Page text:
Nik Darlington 10.47am
Assuming all is going to plan, the Queen and Prince Philip will have just arrived at Westminster Abbey. The groom’s father, the Prince of Wales, and his step-mother, the Duchess of Cornwall, should already be there. The mother of the bride left the Goring Hotel for the Abbey a little under half an hour ago. Soon, the bride and princess-to-be shall make the same journey accompanied by her father.
The occasion is being co-ordinated with military precision and regal splendour. Aside from the Alternative Vote referendum next Thursday, this is the event of the year.
Had you for a moment.
There are few clear and self-evident truths in this world but one of them is on display today: we, the British, love our monarchy. What is more, travel around the world and you will see that millions of others love our monarchy too - millions more than living just in the seventeen countries that share our Queen. Americans fought a bitter war to rid themselves of the British monarchy but there are few nations today more excited about this wedding than the USA.
Though in a liberal democracy, people are entitled to take an opposing stand, so I welcome Alexander’s article this morning about the future of the monarchy.
It is true that the hereditary principle sits uneasily with democratic values. It is true that we are fortunate that our current Queen just happens to be one of the most able holders of this ancient crown, and has held not only her institution, but also her family together during a reign of fifty-nine years. It is true that her son and heir, Prince Charles, possesses a more politically forthright - thus more dangerous - character.
It is also true that Conservatives believe in success through merit. However, as I posted on Monday, a more classless and meritocratic society is not necessarily a more mobile society. Eventually meritocracies create their own aristocracies.
More importantly, Conservatives also believe in strong institutions and in the United Kingdom you do not find many stronger, nor more valued and revered, institutions than our monarchy. And what does the United Kingdom become if it is no longer a kingdom? The United States of Britain? The Commonwealth of Britain? The Federal Republic of the British Isles? The People’s Republic of Britain?
I agree that in principle the “lottery of birth” is not an attractive job qualification. But in practice, what is the alternative? Who are these better qualified and experience people?
Yesterday, Timothy Garton-Ash, no uncritical observer, wrote an article in the Guardian, a republican newspaper, saying that we could do worse as a democracy than have a ‘King Wills and Queen Kate’.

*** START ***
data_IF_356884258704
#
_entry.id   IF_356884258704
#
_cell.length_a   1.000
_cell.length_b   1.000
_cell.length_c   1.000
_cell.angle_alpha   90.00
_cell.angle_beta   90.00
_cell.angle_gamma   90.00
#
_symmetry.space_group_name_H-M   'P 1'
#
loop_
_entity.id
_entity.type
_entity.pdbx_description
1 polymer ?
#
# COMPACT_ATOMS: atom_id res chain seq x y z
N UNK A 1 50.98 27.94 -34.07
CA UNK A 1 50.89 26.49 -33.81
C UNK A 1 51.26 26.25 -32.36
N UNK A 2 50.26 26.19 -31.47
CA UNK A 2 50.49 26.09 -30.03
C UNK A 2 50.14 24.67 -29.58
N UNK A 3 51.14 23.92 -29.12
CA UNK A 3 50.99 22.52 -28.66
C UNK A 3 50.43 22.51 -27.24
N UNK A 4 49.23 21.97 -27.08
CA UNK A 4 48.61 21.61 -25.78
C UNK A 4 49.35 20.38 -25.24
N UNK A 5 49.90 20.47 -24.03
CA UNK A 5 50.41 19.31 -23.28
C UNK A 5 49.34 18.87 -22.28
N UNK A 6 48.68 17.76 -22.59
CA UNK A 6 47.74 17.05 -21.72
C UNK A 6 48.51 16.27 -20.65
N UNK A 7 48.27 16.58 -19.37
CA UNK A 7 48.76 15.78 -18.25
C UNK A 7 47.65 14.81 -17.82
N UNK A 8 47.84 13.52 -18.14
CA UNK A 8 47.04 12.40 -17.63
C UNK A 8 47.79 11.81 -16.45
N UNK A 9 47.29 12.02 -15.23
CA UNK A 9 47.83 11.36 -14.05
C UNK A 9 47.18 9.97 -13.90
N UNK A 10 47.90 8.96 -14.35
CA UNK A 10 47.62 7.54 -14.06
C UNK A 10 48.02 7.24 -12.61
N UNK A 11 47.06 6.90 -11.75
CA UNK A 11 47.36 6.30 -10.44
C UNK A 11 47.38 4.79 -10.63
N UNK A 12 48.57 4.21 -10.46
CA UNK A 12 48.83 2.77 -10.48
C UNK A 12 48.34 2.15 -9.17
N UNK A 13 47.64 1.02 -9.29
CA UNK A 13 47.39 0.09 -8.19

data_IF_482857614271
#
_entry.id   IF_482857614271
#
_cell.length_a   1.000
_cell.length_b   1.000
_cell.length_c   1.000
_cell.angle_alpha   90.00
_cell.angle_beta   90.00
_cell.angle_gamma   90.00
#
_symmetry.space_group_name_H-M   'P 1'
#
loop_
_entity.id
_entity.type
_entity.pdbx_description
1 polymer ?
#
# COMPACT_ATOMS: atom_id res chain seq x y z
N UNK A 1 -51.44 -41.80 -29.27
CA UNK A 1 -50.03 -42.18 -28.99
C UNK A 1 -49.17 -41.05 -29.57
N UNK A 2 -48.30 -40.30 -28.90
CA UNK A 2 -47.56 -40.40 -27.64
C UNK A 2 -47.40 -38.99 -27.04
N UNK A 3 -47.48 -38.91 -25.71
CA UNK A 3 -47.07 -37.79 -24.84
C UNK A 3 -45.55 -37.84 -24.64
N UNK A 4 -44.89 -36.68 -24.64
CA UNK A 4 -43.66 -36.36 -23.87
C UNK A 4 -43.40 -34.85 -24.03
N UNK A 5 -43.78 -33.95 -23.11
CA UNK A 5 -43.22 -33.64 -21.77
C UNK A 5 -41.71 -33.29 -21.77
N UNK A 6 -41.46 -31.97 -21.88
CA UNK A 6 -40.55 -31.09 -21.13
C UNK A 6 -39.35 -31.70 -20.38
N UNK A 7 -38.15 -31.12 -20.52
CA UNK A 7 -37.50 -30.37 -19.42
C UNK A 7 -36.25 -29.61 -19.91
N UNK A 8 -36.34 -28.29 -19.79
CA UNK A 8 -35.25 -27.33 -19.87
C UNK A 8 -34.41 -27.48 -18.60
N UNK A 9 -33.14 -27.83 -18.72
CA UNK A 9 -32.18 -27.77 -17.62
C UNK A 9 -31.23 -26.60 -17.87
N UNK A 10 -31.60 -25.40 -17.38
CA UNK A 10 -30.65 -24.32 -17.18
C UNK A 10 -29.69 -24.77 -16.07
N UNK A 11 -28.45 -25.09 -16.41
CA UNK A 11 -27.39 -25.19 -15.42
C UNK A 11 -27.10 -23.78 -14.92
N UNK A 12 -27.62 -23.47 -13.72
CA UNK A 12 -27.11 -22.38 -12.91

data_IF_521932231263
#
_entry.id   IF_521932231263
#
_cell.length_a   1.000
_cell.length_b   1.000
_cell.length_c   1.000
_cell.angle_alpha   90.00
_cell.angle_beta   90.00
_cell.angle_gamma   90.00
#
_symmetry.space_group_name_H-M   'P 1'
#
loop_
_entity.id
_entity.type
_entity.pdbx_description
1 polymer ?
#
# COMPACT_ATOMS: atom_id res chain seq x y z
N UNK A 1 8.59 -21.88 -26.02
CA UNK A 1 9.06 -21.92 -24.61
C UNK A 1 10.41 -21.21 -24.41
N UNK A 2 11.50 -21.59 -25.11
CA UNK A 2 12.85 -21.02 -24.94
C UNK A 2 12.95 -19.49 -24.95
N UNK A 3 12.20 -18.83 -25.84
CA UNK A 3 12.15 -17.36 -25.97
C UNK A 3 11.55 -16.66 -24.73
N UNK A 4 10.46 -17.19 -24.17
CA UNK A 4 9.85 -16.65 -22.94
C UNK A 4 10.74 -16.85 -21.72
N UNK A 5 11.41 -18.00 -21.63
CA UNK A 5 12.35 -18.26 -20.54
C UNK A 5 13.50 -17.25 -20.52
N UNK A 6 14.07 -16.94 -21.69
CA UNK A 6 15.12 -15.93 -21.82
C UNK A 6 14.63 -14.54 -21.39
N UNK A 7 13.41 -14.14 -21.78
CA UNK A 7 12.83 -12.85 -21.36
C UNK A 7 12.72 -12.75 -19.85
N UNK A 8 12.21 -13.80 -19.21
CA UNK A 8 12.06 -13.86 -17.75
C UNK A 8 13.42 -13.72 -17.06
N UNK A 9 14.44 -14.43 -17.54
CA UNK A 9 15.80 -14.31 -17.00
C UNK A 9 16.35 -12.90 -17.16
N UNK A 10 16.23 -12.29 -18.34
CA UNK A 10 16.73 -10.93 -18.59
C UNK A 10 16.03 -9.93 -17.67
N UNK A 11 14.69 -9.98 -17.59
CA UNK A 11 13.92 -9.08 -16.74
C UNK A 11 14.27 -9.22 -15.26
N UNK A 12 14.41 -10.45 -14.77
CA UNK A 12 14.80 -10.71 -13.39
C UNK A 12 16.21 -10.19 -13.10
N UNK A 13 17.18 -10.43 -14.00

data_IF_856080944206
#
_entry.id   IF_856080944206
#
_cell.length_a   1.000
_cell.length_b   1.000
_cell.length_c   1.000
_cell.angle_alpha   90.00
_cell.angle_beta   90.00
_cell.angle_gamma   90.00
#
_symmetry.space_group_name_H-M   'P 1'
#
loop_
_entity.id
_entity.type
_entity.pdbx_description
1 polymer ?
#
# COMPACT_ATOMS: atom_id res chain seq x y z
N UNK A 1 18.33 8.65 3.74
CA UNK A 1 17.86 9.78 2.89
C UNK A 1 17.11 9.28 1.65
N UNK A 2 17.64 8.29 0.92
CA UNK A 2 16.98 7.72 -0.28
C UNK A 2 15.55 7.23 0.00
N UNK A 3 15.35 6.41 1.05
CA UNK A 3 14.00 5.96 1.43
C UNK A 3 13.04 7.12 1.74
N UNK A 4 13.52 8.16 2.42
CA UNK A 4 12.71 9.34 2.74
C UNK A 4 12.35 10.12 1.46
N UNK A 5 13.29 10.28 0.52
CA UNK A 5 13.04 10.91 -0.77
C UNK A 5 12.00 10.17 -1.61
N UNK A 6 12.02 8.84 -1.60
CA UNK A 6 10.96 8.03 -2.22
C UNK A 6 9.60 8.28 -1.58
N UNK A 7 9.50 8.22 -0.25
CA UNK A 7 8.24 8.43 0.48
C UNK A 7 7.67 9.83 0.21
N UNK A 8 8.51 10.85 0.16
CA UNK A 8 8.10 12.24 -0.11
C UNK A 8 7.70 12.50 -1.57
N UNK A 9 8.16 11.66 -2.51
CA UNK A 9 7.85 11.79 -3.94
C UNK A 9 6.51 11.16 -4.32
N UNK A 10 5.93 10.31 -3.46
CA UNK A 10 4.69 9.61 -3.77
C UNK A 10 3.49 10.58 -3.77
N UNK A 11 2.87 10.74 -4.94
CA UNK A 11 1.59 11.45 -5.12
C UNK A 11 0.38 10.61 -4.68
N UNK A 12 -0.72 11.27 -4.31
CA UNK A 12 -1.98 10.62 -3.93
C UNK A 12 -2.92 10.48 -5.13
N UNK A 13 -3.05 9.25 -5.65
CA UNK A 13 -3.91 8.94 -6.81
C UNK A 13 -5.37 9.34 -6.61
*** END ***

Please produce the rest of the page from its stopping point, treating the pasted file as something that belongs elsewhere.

“If things continue as they are, and Prince Charles succeeds his mother to reign until his death at a ripe old age, then some time around 2040 the young couple getting married in Westminster Abbey tomorrow will be King William V and Queen Catherine. By the sheer accident of birth, William will then be the head of state of whatever is left of today’s United Kingdom. Would that be all right? My answer is: in theory, no; in practice, probably yes.
If William and Kate behave themselves, unlike some of the gamier members of Britain’s royal family, and contribute to the development of a modernised, slimmed-down constitutional monarchy, this can actually be better than the likely alternatives. As I look across Europe, I don’t think countries like Sweden, Holland, Denmark and Spain…are worse off than those that have party politicians directly or indirectly elected to be president. Or would you rather have Buckingham Palace occupied by a President Blair?
With one brief interlude…there have been kings and queens in England…for more than a thousand years. That is an amazing thing. It is the stuff of poetry. Imagine Shakespeare purged of all references to kingship. Before you abandon a thousand years of poetry, you should be very certain that you will fare better in prose.
There might well be many rational reasons why, in theory, we should abolish the monarchy and force the British people to elect a political grandee as president in their stead (not to mention force the Canadians, Australians, New Zealanders, Antiguans, Barbudans, Jamaicans, Solomon Islanders, Bahamians, Bajans, Grenadans, Papua New Guineans, Tuvaluans, Saint Lucians, Vincentians, Belizeans, Kittians and Nevisians to do the same).
There are far many more reasons why, both in theory and in practice, we should keep our head of state above the often murky and sometimes coarse realm of politics.
Walter Bagehot wrote in The English Constitution (1867) of our constitution’s two components: what he called the “dignified” (or symbolic) and the “efficient”. As long as our monarchy remains a dignified and symbolic embodiment of our nation, we must do all that we can to protect, to cherish and to preserve it; for better or for worse, in sickness and in health, till death us do part.
Then the next king or queen takes over, just like that. Really rather efficient too, don’t you think?
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